A Brief History of Oxford city
Oxford was founded in the 9th
century when Alfred the Great created a network of fortified towns called burhs
across his kingdom. One of them was at Oxford. Oxford is first mentioned in 911
in the Anglo-Saxon Chronicle.
According to legend, Oxford
University was founded in 872 when Alfred the Great happened to meet some monks
there and had a scholarly debate that lasted several days. In reality, it grew
up in the 12th century when famous teachers began to lecture there and groups
of students came to live and study in the town.
But Oxford was a fortress as
well as a town. In the event of war with the Danes all the men from the area
were to gather inside the burgh. However this strategy was not entirely
successful. In 1009 the Danes burned Oxford. However Oxford was soon rebuilt.
In 1013 the Danish king claimed the throne of England. He invaded England and
went to Oxford. In 1018 a conference was held in Oxford to decide who would be
the king of England.
By the time of the Norman
Conquest, there were said to be about 1,000 houses rn Oxford, which meant it
probably had a population of around 5,000. By the standards of the time, it was
a large and important town (even London only had about 18,000 inhabitants).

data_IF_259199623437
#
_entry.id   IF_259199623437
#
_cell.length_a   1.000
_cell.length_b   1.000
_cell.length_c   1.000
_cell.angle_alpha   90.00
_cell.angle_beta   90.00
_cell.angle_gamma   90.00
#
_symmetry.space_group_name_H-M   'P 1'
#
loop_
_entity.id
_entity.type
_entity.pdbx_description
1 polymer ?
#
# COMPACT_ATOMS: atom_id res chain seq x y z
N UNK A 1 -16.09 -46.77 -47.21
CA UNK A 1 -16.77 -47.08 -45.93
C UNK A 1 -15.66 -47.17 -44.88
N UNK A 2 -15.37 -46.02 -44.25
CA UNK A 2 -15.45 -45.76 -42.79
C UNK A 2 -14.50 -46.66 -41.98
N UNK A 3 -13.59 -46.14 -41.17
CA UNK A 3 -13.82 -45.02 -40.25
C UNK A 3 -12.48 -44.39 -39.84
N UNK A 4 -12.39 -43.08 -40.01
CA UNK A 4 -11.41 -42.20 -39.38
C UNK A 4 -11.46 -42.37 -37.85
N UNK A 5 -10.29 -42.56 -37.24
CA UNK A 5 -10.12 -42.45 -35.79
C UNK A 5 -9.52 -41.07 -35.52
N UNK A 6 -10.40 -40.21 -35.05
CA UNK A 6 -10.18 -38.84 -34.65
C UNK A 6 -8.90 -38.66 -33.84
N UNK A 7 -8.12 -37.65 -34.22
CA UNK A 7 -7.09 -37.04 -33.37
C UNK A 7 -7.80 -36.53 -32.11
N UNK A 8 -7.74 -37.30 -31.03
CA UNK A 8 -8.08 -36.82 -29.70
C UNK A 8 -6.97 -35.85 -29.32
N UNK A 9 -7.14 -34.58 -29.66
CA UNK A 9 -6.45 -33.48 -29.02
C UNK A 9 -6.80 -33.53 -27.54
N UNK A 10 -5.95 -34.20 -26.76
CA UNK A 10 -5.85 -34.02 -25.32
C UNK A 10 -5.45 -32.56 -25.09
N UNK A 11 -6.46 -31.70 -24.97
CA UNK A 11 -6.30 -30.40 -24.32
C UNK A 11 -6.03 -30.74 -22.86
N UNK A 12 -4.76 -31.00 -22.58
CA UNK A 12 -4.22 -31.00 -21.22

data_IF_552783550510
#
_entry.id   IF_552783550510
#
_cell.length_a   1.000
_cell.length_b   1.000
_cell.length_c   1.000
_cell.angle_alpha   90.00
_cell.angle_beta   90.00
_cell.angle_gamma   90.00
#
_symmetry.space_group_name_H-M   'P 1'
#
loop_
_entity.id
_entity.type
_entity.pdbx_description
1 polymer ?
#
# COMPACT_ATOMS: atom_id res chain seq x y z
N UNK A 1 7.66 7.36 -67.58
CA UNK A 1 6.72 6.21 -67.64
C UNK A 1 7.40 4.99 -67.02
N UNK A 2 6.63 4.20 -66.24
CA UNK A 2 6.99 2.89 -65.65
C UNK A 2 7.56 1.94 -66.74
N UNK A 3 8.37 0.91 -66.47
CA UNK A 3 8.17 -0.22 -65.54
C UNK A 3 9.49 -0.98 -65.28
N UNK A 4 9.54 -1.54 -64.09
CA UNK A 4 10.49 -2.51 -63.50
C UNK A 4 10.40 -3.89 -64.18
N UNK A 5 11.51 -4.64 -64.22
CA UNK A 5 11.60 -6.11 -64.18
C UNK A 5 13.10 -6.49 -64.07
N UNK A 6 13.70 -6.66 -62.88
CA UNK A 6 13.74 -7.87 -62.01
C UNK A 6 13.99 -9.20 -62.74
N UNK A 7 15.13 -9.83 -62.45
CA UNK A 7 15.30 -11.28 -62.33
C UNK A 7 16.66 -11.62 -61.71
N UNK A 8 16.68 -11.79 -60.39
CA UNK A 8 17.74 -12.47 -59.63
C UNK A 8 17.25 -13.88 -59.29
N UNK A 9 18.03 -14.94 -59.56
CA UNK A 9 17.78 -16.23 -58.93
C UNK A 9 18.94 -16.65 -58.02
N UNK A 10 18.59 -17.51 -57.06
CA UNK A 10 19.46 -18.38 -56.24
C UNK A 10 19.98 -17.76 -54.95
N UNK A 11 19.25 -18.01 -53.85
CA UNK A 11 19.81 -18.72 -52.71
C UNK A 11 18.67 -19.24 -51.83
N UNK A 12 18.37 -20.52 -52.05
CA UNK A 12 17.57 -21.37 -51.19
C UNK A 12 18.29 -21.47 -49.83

Oxford was the 6th largest town in England. Oxford probably reached its zenith
at that time. About 1072 the Normans built a castle at Oxford.
In the 12th and 13th centuries
Oxford was a manufacturing town. It was noted for cloth and leather. But in the
14th and 15th centuries manufacturing declined. Oxford came to depend on the
students. It became a town of brewers, butchers, bakers, tailors, shoemakers,
coopers, carpenters and blacksmiths. In the later Middle Ages Oxford declined
In the 16th century Oxford declined
further in terms of national importance, though it remained a fairly large town
by the standards of the time. Oxford was economically dependent on the
university. The students provided a large market for beer, food, clothes and
From 1819 Oxford had gas
In the late 19th century a
marmalade making industry began in Oxford. There was also a publishing industry
and an iron foundry.
Oxford gained its first cinema
The fate of Oxford was changed
in 1913 when a man named Morris began making cars in the city. In 1919 a
radiator making company was formed. By the 1930s Oxford was an important
manufacturing centre. It was also a prosperous city., Furthermore it escaped
serious damage during World War II.
Oxford airport opened in 1938.
Today the main industries are
still car manufacturing and making vehicle parts and publishing. Today the population of Oxford is 121,000.